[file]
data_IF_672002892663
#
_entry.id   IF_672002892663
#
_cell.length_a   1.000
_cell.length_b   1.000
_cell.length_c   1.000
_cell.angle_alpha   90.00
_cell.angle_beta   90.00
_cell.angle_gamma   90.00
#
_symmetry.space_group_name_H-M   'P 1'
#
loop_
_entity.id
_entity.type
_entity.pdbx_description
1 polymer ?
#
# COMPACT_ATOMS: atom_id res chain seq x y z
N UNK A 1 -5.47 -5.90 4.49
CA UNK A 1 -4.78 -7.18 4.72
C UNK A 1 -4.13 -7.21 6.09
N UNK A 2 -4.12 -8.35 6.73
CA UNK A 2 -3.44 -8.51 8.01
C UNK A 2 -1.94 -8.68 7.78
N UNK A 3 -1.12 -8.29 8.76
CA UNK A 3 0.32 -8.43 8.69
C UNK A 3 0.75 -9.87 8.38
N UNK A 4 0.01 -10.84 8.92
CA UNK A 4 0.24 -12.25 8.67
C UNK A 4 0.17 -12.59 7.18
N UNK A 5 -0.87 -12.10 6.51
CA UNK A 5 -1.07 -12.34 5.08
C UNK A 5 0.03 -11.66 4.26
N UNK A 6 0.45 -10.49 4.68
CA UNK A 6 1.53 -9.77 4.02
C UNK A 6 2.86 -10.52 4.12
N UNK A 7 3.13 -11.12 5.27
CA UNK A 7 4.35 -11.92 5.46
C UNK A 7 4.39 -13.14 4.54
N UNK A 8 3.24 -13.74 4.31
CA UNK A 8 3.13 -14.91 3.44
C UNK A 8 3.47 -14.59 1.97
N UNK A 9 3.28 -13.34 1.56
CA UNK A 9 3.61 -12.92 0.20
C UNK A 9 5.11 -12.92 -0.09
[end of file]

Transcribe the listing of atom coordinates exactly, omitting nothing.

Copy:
data_IF_672002892663
#
_entry.id   IF_672002892663
#
_cell.length_a   1.000
_cell.length_b   1.000
_cell.length_c   1.000
_cell.angle_alpha   90.00
_cell.angle_beta   90.00
_cell.angle_gamma   90.00
#
_symmetry.space_group_name_H-M   'P 1'
#
loop_
_entity.id
_entity.type
_entity.pdbx_description
1 polymer ?
#
# COMPACT_ATOMS: atom_id res chain seq x y z
N UNK A 1 -5.47 -5.90 4.49
CA UNK A 1 -4.78 -7.18 4.72
C UNK A 1 -4.13 -7.21 6.09
N UNK A 2 -4.12 -8.35 6.73
CA UNK A 2 -3.44 -8.51 8.01
C UNK A 2 -1.94 -8.68 7.78
N UNK A 3 -1.12 -8.29 8.76
CA UNK A 3 0.32 -8.43 8.69
C UNK A 3 0.75 -9.87 8.38
N UNK A 4 0.01 -10.84 8.92
CA UNK A 4 0.24 -12.25 8.67
C UNK A 4 0.17 -12.59 7.18
N UNK A 5 -0.87 -12.10 6.51
CA UNK A 5 -1.07 -12.34 5.08
C UNK A 5 0.03 -11.66 4.26
N UNK A 6 0.45 -10.49 4.68
CA UNK A 6 1.53 -9.77 4.02
C UNK A 6 2.86 -10.52 4.12
N UNK A 7 3.13 -11.12 5.27
CA UNK A 7 4.35 -11.92 5.46
C UNK A 7 4.39 -13.14 4.54
N UNK A 8 3.24 -13.74 4.31
CA UNK A 8 3.13 -14.91 3.44
C UNK A 8 3.47 -14.59 1.97
N UNK A 9 3.28 -13.34 1.56
CA UNK A 9 3.61 -12.92 0.20
C UNK A 9 5.11 -12.92 -0.09